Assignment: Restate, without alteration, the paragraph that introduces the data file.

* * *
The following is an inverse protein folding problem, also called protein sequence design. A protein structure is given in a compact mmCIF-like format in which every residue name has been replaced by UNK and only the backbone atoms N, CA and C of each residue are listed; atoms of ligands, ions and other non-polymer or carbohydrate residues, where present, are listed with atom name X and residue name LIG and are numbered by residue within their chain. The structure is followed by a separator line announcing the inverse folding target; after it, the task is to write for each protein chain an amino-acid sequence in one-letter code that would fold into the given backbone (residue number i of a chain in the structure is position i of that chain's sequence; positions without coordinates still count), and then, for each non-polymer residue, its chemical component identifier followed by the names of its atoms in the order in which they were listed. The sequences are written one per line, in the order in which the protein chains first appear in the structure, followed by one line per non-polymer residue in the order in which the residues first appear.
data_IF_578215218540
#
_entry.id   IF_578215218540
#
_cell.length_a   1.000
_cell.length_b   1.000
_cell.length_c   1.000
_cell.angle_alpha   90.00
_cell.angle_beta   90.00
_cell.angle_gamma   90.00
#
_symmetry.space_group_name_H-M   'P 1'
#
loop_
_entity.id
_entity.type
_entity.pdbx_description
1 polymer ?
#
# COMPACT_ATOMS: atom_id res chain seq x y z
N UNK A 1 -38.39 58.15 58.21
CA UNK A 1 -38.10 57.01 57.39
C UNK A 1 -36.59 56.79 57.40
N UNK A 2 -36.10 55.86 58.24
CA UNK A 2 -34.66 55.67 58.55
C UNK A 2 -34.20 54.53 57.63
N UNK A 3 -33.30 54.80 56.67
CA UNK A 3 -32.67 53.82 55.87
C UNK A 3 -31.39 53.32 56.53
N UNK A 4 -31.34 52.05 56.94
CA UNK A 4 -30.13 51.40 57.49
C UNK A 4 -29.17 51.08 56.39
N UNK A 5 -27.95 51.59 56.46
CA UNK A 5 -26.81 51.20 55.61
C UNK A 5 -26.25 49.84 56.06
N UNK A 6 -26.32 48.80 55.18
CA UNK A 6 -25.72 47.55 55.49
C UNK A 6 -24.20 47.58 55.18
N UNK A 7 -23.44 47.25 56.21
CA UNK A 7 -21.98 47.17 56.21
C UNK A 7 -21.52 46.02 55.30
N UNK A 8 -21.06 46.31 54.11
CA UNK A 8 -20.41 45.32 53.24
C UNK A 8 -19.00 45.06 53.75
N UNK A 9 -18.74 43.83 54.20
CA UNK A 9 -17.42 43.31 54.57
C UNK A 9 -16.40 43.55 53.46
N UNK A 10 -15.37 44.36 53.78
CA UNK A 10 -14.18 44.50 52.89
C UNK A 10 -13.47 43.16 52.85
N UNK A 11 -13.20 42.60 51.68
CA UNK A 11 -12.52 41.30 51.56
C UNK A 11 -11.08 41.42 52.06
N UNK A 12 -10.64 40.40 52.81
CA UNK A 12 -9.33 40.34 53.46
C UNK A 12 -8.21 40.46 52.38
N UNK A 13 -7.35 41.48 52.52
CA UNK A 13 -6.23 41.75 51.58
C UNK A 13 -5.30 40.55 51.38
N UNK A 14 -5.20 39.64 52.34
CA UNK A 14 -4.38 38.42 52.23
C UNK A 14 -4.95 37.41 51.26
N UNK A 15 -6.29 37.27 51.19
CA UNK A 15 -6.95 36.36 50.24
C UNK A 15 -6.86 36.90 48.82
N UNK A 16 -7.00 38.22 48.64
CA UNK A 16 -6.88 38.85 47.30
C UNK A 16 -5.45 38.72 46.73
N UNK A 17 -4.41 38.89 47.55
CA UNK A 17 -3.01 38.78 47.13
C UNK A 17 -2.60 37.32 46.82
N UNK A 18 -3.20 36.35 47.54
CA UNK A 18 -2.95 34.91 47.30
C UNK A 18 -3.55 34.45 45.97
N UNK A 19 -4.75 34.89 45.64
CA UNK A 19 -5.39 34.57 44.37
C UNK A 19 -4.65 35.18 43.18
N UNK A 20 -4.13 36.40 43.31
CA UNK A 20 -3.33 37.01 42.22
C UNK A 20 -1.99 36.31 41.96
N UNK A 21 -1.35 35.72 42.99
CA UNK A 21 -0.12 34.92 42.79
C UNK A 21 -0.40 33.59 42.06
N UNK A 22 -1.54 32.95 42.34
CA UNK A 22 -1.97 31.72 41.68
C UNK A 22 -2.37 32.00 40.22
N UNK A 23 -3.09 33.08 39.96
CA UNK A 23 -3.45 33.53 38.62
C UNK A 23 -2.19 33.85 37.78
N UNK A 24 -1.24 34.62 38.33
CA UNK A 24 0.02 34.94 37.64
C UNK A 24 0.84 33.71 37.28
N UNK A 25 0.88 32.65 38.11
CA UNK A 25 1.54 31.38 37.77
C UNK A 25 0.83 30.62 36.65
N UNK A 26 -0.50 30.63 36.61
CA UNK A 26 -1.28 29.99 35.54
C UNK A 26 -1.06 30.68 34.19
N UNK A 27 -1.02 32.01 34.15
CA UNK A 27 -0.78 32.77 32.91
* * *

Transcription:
The following is an inverse protein folding problem, also called protein sequence design. A protein structure is given in a compact mmCIF-like format in which every residue name has been replaced by UNK and only the backbone atoms N, CA and C of each residue are listed; atoms of ligands, ions and other non-polymer or carbohydrate residues, where present, are listed with atom name X and residue name LIG and are numbered by residue within their chain. The structure is followed by a separator line announcing the inverse folding target; after it, the task is to write for each protein chain an amino-acid sequence in one-letter code that would fold into the given backbone (residue number i of a chain in the structure is position i of that chain's sequence; positions without coordinates still count), and then, for each non-polymer residue, its chemical component identifier followed by the names of its atoms in the order in which they were listed. The sequences are written one per line, in the order in which the protein chains first appear in the structure, followed by one line per non-polymer residue in the order in which the residues first appear.